But I never swerved. Or, at least, I never went off the bridge; cut my wrists; swallowed the pills. That’s not to say I didn’t make a lot of metaphorical swerves, breaking off from the prize-winning path I had been on in high-school to wander: flunk courses, make a bad marriage. Cheat. Every swerve led me somewhere— sometimes the same shit place I had been before, sometimes somewhere brand-new. But Sylvia Plath was with me all the time. When, in 2012, I found myself a single-mother, alone after a violent, disastrous relationship with a poet I (cringe) thought of as “my Ted Hughes,” I understood something brand new about myself, and Sylvia Plath: Take great care in deciding who tells your story. Stories are alchemical. A tale can become its narrator. A subject can transform.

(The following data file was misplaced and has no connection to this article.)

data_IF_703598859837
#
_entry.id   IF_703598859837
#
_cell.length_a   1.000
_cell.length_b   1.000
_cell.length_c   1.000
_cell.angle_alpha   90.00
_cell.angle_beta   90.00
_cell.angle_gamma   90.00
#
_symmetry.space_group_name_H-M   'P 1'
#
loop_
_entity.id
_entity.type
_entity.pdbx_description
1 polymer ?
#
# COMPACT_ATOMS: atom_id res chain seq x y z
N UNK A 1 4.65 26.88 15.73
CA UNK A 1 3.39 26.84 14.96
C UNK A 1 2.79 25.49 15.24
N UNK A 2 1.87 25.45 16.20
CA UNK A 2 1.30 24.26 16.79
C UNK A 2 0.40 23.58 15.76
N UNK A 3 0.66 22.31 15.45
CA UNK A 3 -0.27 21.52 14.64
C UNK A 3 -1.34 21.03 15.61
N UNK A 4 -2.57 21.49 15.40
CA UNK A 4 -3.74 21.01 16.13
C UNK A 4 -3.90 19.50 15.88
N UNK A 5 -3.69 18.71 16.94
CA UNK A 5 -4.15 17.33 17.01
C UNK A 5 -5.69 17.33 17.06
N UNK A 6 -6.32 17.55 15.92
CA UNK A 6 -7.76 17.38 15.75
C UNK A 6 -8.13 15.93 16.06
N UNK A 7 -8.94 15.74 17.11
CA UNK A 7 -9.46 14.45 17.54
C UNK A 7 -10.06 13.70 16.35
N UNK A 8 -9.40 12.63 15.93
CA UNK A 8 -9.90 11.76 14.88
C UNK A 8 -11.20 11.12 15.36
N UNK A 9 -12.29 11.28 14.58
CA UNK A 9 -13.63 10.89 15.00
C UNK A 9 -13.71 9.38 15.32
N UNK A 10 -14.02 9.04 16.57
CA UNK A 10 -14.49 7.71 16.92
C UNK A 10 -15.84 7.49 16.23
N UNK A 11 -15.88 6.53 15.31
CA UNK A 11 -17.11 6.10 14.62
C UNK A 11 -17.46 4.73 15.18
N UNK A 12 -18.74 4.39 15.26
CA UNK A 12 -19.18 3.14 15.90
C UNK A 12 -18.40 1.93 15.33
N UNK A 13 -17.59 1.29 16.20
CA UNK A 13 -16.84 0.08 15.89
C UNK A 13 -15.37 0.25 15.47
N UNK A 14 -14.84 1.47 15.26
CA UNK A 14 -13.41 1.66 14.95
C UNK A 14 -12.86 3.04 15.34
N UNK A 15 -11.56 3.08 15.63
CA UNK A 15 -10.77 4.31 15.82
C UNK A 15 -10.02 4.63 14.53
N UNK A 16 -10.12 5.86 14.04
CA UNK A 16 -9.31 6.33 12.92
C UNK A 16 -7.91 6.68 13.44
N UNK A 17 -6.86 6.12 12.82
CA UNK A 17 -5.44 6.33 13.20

In 2012, I barely recognized myself. I came to know myself, again, by reading and writing about Sylvia Plath. In 2012, I was an adjunct, teaching at four different campuses— a single mother of a little boy, living at home again with my parents, who were wary of me, afraid that at any moment, I would run away again with their only grandson to live a dangerous life with a violent man. Instead of running, I stayed, and did the work. Now, I write this from the sunroom of our little house in Greece, just outside the city of Thessaloniki. We arrived— my husband, our three children, and myself— the first of February, so that I could teach at Aristotle University on a Fulbright Scholarship, devoted to the study of Sylvia Plath.